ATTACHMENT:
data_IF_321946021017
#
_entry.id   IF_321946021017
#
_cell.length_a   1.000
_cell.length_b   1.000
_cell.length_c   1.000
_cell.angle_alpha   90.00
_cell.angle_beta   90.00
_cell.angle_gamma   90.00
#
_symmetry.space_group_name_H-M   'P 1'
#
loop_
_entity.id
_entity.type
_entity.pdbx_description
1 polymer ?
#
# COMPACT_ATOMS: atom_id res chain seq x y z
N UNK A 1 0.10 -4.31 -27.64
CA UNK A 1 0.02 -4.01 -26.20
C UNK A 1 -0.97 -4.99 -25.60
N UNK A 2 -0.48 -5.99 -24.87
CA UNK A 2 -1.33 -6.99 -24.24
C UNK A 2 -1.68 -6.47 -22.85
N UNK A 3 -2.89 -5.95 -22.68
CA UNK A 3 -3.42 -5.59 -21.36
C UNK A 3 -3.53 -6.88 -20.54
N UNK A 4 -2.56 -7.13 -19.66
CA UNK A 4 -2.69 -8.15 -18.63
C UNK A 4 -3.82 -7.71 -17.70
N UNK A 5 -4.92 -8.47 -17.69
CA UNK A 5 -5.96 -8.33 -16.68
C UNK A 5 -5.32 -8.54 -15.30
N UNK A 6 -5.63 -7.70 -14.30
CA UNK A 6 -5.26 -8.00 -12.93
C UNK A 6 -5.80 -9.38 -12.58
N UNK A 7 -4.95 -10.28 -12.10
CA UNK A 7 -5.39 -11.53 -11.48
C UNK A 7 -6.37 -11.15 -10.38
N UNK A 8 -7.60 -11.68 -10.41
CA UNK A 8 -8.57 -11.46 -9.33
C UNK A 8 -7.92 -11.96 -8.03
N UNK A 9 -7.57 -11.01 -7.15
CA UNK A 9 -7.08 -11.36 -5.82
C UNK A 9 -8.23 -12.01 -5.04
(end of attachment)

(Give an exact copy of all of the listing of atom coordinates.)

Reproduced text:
data_IF_321946021017
#
_entry.id   IF_321946021017
#
_cell.length_a   1.000
_cell.length_b   1.000
_cell.length_c   1.000
_cell.angle_alpha   90.00
_cell.angle_beta   90.00
_cell.angle_gamma   90.00
#
_symmetry.space_group_name_H-M   'P 1'
#
loop_
_entity.id
_entity.type
_entity.pdbx_description
1 polymer ?
#
# COMPACT_ATOMS: atom_id res chain seq x y z
N UNK A 1 0.10 -4.31 -27.64
CA UNK A 1 0.02 -4.01 -26.20
C UNK A 1 -0.97 -4.99 -25.60
N UNK A 2 -0.48 -5.99 -24.87
CA UNK A 2 -1.33 -6.99 -24.24
C UNK A 2 -1.68 -6.47 -22.85
N UNK A 3 -2.89 -5.95 -22.68
CA UNK A 3 -3.42 -5.59 -21.36
C UNK A 3 -3.53 -6.88 -20.54
N UNK A 4 -2.56 -7.13 -19.66
CA UNK A 4 -2.69 -8.15 -18.63
C UNK A 4 -3.82 -7.71 -17.70
N UNK A 5 -4.92 -8.47 -17.69
CA UNK A 5 -5.96 -8.33 -16.68
C UNK A 5 -5.32 -8.54 -15.30
N UNK A 6 -5.63 -7.70 -14.30
CA UNK A 6 -5.26 -8.00 -12.93
C UNK A 6 -5.80 -9.38 -12.58
N UNK A 7 -4.95 -10.28 -12.10
CA UNK A 7 -5.39 -11.53 -11.48
C UNK A 7 -6.37 -11.15 -10.38
N UNK A 8 -7.60 -11.68 -10.41
CA UNK A 8 -8.57 -11.46 -9.33
C UNK A 8 -7.92 -11.96 -8.03
N UNK A 9 -7.57 -11.01 -7.15
CA UNK A 9 -7.08 -11.36 -5.82
C UNK A 9 -8.23 -12.01 -5.04